Thanksgiving carries a lot or meaning for me. In my home growing up, it was the day we busted out the Christmas decorations. It was the first day Christmas music could be played in our house, and we put up the tree and hung the lights. My dad would get out his Dickens Village, his trains, and our house was transformed every year from 8:00 a.m. – noon Thanksgiving Day. My dad thought the best way to celebrate Thanksgiving was by beginning our preparation for Christmas.
It also meant the agony of watching another Lions loss on national TV. We would quickly follow that by eating away our pain with the traditional turkey and fixings feast — affectionately called “therapeutic eating.” The afternoon would wrap up with a nap. Not much has changed over the years for me. As a matter of fact, nothing has, including the Lions and the nap.
Along the way, though, new traditions have come; shopping at 3:00 a.m. for Black Friday sales, the Ohio State/Michigan game, and transitioning from alternating holidays with our kids and my parents to my kids and their children alternating with us.
For us around here, it means a break. This break reminds us to reflect on what we are thankful for. We have a lot to be thankful for, but today my thoughts have gone to a place in the world currently ravaged by missiles. It is a place where no one celebrates Thanksgiving, and very few celebrate Christmas. They aren’t getting a “break” this week. As a matter of fact, they might be thrown headlong into war. It is a confusing time for them, and a challenging time for us to think about. What is it that makes us thankful during times such as these?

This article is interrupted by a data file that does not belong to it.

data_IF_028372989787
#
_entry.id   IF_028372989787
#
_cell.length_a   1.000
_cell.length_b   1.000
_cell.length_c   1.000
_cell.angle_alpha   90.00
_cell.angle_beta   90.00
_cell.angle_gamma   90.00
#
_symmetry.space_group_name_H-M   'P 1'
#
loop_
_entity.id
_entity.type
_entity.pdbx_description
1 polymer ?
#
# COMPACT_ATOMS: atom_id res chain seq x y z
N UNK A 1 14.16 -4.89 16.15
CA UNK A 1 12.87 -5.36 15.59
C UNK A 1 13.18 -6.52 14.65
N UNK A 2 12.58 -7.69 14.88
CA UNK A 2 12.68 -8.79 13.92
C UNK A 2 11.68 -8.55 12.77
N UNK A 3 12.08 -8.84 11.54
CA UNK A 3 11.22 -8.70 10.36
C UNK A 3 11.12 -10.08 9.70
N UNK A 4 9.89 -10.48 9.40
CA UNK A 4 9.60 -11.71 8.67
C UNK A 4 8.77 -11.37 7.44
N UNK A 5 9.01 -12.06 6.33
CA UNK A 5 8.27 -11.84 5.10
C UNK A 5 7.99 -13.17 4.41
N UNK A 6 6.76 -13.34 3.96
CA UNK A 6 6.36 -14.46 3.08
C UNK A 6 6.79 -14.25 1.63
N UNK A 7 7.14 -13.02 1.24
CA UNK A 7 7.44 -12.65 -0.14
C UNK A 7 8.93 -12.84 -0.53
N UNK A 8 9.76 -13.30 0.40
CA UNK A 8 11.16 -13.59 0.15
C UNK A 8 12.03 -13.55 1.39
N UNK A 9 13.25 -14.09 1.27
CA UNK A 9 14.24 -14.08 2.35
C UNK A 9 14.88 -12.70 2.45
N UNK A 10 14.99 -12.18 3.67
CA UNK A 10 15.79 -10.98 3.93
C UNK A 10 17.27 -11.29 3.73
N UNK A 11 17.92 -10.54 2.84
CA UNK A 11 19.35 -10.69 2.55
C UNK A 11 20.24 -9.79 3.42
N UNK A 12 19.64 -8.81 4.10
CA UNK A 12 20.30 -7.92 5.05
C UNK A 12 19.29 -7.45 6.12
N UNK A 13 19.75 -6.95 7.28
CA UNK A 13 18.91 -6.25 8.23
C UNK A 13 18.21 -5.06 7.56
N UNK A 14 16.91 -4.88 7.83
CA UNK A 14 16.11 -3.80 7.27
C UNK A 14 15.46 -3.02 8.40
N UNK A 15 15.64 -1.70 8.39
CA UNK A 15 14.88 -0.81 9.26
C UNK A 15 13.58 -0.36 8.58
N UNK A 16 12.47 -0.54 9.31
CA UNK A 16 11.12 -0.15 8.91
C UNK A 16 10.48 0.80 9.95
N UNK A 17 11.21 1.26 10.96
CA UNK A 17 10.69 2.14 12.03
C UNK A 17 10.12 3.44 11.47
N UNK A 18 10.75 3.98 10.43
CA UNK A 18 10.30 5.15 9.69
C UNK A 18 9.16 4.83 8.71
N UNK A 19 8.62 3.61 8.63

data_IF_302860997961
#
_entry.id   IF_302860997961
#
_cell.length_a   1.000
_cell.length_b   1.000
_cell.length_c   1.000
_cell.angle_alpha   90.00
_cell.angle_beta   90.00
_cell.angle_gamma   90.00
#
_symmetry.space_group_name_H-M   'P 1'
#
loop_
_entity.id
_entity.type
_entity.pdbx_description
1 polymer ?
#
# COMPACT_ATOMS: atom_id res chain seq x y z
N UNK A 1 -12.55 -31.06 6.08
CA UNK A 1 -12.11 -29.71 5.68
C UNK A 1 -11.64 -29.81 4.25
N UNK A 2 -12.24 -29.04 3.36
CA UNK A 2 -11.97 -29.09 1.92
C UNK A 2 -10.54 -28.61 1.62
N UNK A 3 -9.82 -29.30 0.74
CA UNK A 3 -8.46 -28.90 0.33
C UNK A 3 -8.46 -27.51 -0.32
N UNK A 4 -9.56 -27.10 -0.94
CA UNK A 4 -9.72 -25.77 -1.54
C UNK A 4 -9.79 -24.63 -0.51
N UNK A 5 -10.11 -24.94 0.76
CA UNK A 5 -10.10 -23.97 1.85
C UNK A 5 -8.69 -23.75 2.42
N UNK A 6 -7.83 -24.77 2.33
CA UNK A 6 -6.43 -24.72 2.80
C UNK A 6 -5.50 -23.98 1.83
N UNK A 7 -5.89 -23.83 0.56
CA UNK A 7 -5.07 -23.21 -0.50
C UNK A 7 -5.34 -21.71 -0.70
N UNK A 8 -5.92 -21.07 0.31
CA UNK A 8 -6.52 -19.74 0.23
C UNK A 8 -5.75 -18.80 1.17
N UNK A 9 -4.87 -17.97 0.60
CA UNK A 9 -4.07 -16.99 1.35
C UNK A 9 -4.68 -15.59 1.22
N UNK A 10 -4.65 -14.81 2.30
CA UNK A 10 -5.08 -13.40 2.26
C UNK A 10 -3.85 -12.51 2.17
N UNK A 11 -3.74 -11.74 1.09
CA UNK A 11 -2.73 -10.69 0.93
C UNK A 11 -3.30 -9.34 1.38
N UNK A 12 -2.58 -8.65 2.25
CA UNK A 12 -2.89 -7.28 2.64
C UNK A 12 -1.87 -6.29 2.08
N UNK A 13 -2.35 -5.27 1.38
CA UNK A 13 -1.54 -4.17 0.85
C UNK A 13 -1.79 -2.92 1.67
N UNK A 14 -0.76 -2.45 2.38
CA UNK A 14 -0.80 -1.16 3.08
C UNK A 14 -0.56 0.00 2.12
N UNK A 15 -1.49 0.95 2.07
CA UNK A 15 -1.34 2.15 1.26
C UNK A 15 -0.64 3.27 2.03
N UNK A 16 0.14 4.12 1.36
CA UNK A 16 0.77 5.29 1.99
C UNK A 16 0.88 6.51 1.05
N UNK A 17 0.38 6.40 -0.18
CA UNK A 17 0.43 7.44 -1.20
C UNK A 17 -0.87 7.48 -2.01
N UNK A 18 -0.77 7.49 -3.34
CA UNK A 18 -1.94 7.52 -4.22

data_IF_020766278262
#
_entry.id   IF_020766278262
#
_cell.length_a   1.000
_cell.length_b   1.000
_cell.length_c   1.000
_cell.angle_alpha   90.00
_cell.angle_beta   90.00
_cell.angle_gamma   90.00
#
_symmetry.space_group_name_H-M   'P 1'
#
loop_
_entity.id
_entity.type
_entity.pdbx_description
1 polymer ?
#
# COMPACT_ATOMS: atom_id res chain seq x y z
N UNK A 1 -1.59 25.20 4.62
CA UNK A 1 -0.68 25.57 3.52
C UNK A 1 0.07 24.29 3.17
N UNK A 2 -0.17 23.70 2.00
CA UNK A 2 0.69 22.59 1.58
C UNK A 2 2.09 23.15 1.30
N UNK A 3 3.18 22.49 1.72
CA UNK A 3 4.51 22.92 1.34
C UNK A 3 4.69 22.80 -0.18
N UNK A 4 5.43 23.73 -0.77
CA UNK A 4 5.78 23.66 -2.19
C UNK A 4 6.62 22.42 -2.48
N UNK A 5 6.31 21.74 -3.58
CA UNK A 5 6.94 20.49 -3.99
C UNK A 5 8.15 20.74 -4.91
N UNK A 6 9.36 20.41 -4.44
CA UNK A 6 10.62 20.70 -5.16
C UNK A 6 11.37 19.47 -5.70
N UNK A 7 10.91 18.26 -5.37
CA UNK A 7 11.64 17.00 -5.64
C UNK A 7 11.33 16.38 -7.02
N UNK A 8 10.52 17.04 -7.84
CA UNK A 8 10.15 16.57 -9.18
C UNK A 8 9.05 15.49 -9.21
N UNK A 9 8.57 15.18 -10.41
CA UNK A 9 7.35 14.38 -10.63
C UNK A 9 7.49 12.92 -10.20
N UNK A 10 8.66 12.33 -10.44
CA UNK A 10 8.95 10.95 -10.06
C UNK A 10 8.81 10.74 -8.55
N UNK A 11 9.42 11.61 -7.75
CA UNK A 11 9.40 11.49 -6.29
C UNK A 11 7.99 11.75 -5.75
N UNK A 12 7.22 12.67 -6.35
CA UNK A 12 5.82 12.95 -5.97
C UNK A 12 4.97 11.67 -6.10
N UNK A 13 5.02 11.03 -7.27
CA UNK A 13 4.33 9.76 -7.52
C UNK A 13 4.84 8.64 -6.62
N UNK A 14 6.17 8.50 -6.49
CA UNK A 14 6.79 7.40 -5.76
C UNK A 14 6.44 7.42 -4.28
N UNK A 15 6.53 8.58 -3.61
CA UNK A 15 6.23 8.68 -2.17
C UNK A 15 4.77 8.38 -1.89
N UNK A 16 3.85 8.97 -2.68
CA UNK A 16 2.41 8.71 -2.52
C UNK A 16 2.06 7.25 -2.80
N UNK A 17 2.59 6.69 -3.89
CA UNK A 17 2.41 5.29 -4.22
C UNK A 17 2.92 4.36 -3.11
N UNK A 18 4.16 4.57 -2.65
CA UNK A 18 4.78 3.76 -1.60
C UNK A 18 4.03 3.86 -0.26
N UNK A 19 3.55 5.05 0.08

I want to say our thankfulness is shaped by the first verse in Chapter 11 of Hebrews, and the four-letter word contained therein; that word is “hope.” “Hope” is a word we will hear a lot between Thanksgiving and Christmas. It will come at us as we walk through Advent, anticipating the coming of the Christ, “hoping” for a better day. We long for things that can’t be seen, as Scripture says, with conviction. We’ve never known a world without war, disaster, hunger, pain, and death, but we long for the day when all that will end. We know that what is happening in parts of our world isn’t the last word, because we have hope.
Hope. For us who live in the West, hope is easier to think about than it is for others who sit in refugee camps and bomb shelters. Though this may be the current reality for many, we long for things that have yet to be seen. So this week as we reflect on all we have to be thankful for, hang the decorations, put up the lights, watch another meaningless Lions game, shop while listening to Michael Buble, let’s also remember those for whom no music is playing, no decorations are going up, no game is being watched (there is mercy somewhere), and no turkey is being eaten. Let us remember those for whom hope seems a long way off.
Text for the week: Hebrews 11:1